Wednesday, November 30, 2011
Judge Young's ruling is both positive and negative. A potentially influential ruling issued by the U.S. District Court in Boston this week both endorses the Mortgage Electronic Registration System (MERS) - and supports the notion that in order to properly foreclose the lender or its servicers must possess both the mortgage and the note. the question remains as to whether the Supreme Judicial Court will agree with him in its upcoming ruling in Eaton vs Fannie Mae.
The federal ruling, Culhane v. Aurora Loan Services of Nebraska, grants summary judgment to the servicer, saying that the law is so clear in the case that Milton homeowner Oratai Culhane was not entitled to a trial on the matter of whether Aurora could foreclose on her home. But over 59 precisely argued pages, District Judge William G. Young took the opportunity of the Culhane case to take a panoramic view of the current state of mortgage law in the commonwealth.
On the one hand, the ruling's ringing endorsement of MERS will be of tremendous comfort to the industry.
"It is as if by clever design that the MERS system fits perfectly into the Massachusetts model for the separation of legal and beneficial ownership of mortgages," Young wrote in the decision.
Young had some criticisms of how MERS works in practice and in law, saying that the power of sale written into the standard MERS mortgage contract was null and void under Massachusetts law, and saying he was "deeply troubled that, with little to no oversight, individuals without any tie to or knowledge of the company on whose behalf they are acting may assign mortgages."
But, according to MERS "The bottom line in this case is clear: MERS complies with the letter of the law, MERS held legal title to the mortgage, and, its assignment to the servicer was valid," MERSCORP's Vice President for Corporate Communications Janis Smith said in a statement. Other courts have also endorsed MERS' standing in the state, including U.S. Federal Bankruptcy court in the In re Marron case in June.
The decision also touched on another important issue, possession of the note, currently being deliberated by the Massachusetts Supreme Judicial Court in the Eaton v. Fannie Mae case.
Young's discussion of the still-pending Eaton case, however, may cause a lot more anxiety among lenders and servicers than his kind words for MERS will relieve. He is the first to endorse the ruling in Eaton that the note and the mortgage have to be united under Massachusetts law in order for the servicer to be able to foreclose.
"The assignment was necessary to comply with the common law of Massachusetts requiring unity of the note and mortgage in the same entity prior to foreclosing," Young wrote. "Aurora, as Deutsche's loan servicer, has an interest in the underlying debt; Aurora also physically possesses the collateral file, including the note. With the assignment of legal title to the mortgage from MERS, Aurora became the mortgagee of record as well, thus perfecting its standing to bring a foreclosure action against Culhane."
That reading differs from the bankruptcy court, meaning the federal courts have now split on how to interpret the law, making it even more important for the Supreme Judicial Court decision to resolve the issue in its ruling to come.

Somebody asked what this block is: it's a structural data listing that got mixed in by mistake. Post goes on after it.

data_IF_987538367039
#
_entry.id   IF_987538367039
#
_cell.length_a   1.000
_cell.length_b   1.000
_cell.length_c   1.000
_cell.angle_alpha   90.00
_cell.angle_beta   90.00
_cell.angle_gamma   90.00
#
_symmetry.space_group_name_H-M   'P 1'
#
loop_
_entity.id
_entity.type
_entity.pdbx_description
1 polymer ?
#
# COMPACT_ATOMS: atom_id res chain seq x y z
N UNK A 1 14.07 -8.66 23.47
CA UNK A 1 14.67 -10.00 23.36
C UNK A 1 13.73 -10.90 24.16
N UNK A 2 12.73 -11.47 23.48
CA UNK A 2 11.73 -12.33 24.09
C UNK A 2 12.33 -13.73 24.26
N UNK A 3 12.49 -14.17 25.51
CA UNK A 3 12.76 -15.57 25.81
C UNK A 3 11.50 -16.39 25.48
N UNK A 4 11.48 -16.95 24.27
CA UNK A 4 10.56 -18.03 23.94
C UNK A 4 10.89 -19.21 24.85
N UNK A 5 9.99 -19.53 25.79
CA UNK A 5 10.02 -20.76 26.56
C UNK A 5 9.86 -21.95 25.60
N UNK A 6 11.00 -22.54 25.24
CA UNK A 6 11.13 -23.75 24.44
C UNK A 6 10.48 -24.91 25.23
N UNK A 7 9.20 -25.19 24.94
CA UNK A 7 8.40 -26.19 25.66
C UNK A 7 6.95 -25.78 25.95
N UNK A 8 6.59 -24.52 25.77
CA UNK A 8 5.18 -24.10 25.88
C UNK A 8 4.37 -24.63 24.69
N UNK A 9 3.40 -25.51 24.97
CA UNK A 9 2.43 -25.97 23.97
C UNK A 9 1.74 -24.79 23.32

If the SJC agrees with Young - particularly his notion that the note has to be physically in the possession in of the mortgage holder or its servicer - it could throw an even bigger monkey wrench into the foreclosure works than that introduced by the Ibanez and Bevilacqua decisions.
Unlike the orderly record-keeping of the servicer in Culhane, many loans issued during the boom have seen their notes go astray. And even if the servicers' ducks are in all in a row, "we're going to see an unending number of people bringing in cases, forcing foreclosing lenders to prove that they hold the note," said Joel Aaron Stein, chair of 2011 Title Insurance and National Affairs Committee for the Real Estate Bar Association (REBA).
"Ibanez and Belivacqua will be like a pebble in the heel of your shoe," said Ed Bloom, a partner at Sherin and Lodgen and president of REBA.
* Empty medicine bottles found near body-sources
* No suicide note found
* No sign of foul play-Las Vegas police
By Scot J. Paltrow
Nov 30 (Reuters) - A key witness in a Nevada criminal foreclosure fraud case who was found dead on Monday apparently committed suicide, individuals close to the investigation of her death said.
Reuters reported on Tuesday that police had found the body of Tracy Lawrence, a notary, in her Las Vegas apartment shortly after she failed to appear in court for sentencing on a misdemeanor count related to the case.
On Wednesday people with direct knowledge of what the police found in her apartment said that empty or partially empty bottles of prescription and over-the-counter medicines were located near her body, strongly suggesting that she had committed suicide. No suicide note was found.
The Las Vegas Metropolitan Police Department has said that there was no sign of foul play and that Lawrence's death was not being investigated as a homicide.
The police said that the cause of death wouldn't be determined definitively for six to eight weeks, when results are due back from toxicology tests by the Clark County, Nevada, coroner.
On Nov. 16, Nevada Attorney General Catherine Masto announced a 606-count indictment against two California-based employees of Lender Processing Services, the nation's largest mortgage servicing company. The indictment accuses them of causing thousands of fraudulent foreclosure documents to be filed in Nevada.
Lawrence, who had served as a notary in Nevada for the LPS employees, agreed to plead guilty to a single misdemeanor count of falsely notarizing a signature and to cooperate with prosecutors in the LPS case, the attorney general's office has confirmed.
Tuesday, November 29, 2011